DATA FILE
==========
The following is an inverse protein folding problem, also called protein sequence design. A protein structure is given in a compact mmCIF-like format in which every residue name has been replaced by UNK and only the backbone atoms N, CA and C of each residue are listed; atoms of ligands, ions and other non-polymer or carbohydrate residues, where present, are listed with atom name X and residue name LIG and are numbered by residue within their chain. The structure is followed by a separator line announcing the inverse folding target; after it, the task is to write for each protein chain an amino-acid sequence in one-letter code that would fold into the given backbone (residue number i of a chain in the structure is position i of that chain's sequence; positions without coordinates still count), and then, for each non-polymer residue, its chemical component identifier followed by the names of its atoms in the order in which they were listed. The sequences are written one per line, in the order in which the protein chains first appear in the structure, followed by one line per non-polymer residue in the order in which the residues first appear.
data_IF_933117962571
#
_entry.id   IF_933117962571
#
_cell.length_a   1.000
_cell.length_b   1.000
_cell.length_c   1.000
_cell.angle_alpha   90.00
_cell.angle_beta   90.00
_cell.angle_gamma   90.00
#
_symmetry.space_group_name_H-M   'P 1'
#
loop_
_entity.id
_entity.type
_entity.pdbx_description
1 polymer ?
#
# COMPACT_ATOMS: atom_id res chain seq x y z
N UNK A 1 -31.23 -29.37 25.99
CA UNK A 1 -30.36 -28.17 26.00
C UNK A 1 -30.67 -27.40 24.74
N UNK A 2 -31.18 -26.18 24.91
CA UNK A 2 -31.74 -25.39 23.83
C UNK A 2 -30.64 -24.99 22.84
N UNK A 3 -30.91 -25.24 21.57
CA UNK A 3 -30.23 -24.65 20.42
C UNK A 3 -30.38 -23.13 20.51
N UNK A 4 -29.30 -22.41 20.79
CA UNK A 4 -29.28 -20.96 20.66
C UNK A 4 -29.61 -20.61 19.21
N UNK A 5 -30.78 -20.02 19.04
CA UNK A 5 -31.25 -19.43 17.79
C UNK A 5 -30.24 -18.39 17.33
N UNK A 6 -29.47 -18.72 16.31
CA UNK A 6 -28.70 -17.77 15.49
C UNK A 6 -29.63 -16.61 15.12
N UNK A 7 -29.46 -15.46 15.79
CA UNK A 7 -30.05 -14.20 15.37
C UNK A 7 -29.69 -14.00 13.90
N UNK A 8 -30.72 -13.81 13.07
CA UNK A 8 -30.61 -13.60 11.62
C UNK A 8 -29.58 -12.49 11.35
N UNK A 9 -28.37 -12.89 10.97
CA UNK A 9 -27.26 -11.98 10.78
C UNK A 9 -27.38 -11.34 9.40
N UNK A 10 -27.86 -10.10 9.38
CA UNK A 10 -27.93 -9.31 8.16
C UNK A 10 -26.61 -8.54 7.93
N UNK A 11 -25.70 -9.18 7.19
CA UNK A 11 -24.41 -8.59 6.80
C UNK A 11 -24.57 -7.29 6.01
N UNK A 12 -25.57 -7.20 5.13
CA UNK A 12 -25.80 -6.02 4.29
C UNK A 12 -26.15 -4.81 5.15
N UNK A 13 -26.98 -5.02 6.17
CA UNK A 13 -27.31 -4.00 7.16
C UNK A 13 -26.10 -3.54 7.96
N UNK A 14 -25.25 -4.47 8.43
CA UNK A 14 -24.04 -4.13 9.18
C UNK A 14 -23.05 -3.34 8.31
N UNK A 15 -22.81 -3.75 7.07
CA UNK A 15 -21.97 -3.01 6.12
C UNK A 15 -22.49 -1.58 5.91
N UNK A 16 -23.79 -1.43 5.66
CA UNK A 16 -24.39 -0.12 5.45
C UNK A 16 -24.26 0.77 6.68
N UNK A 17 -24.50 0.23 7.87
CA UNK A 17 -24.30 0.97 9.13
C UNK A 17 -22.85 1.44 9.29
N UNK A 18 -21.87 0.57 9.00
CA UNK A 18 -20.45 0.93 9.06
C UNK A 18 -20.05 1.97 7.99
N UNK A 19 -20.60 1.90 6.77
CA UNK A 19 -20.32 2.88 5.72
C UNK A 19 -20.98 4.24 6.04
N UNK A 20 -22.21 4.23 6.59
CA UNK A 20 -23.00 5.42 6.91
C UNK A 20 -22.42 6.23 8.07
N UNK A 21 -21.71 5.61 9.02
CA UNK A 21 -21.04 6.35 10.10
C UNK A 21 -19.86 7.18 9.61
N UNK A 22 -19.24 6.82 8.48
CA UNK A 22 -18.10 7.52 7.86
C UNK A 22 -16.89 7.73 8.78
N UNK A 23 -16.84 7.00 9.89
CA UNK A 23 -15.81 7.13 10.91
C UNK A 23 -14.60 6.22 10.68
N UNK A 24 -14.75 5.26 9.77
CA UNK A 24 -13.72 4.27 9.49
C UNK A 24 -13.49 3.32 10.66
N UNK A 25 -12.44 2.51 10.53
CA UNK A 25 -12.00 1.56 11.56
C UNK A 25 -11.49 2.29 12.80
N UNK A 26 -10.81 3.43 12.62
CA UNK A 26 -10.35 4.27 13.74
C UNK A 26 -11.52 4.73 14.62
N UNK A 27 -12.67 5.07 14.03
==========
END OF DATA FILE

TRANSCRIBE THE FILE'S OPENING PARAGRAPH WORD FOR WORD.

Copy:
The following is an inverse protein folding problem, also called protein sequence design. A protein structure is given in a compact mmCIF-like format in which every residue name has been replaced by UNK and only the backbone atoms N, CA and C of each residue are listed; atoms of ligands, ions and other non-polymer or carbohydrate residues, where present, are listed with atom name X and residue name LIG and are numbered by residue within their chain. The structure is followed by a separator line announcing the inverse folding target; after it, the task is to write for each protein chain an amino-acid sequence in one-letter code that would fold into the given backbone (residue number i of a chain in the structure is position i of that chain's sequence; positions without coordinates still count), and then, for each non-polymer residue, its chemical component identifier followed by the names of its atoms in the order in which they were listed. The sequences are written one per line, in the order in which the protein chains first appear in the structure, followed by one line per non-polymer residue in the order in which the residues first appear.